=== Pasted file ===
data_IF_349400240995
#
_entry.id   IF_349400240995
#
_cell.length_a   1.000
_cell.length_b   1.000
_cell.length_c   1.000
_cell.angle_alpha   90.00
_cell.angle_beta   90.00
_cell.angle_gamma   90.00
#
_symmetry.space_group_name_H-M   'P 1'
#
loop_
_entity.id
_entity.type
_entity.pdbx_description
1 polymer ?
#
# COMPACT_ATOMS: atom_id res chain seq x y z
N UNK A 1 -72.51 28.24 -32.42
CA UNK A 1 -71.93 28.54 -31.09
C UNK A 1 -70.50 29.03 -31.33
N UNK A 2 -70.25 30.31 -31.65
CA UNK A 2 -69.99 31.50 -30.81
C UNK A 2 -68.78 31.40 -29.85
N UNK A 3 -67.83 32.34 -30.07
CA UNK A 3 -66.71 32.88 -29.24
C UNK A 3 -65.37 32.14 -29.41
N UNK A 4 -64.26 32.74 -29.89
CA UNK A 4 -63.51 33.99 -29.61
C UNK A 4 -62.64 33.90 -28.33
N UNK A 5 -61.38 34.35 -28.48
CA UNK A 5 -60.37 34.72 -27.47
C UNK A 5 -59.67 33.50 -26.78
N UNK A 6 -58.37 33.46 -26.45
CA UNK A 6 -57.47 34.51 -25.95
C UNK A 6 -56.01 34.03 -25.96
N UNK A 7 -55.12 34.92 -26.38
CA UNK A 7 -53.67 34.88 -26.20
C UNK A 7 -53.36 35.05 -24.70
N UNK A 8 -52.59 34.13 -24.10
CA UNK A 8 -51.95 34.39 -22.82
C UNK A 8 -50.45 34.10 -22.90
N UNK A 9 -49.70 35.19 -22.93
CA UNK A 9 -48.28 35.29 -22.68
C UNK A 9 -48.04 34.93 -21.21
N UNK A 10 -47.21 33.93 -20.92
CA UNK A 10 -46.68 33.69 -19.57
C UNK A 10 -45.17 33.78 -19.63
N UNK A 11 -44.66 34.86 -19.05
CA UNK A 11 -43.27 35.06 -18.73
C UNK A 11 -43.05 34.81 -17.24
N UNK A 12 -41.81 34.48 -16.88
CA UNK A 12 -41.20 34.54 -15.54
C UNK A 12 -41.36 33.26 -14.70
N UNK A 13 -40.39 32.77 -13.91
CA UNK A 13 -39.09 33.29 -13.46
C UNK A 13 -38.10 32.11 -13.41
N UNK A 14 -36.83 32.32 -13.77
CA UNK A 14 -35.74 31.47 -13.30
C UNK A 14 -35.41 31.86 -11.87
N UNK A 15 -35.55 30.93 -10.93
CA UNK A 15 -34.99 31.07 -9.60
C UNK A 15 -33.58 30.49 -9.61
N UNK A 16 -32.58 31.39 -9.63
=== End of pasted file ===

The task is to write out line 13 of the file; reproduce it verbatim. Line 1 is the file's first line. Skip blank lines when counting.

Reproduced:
#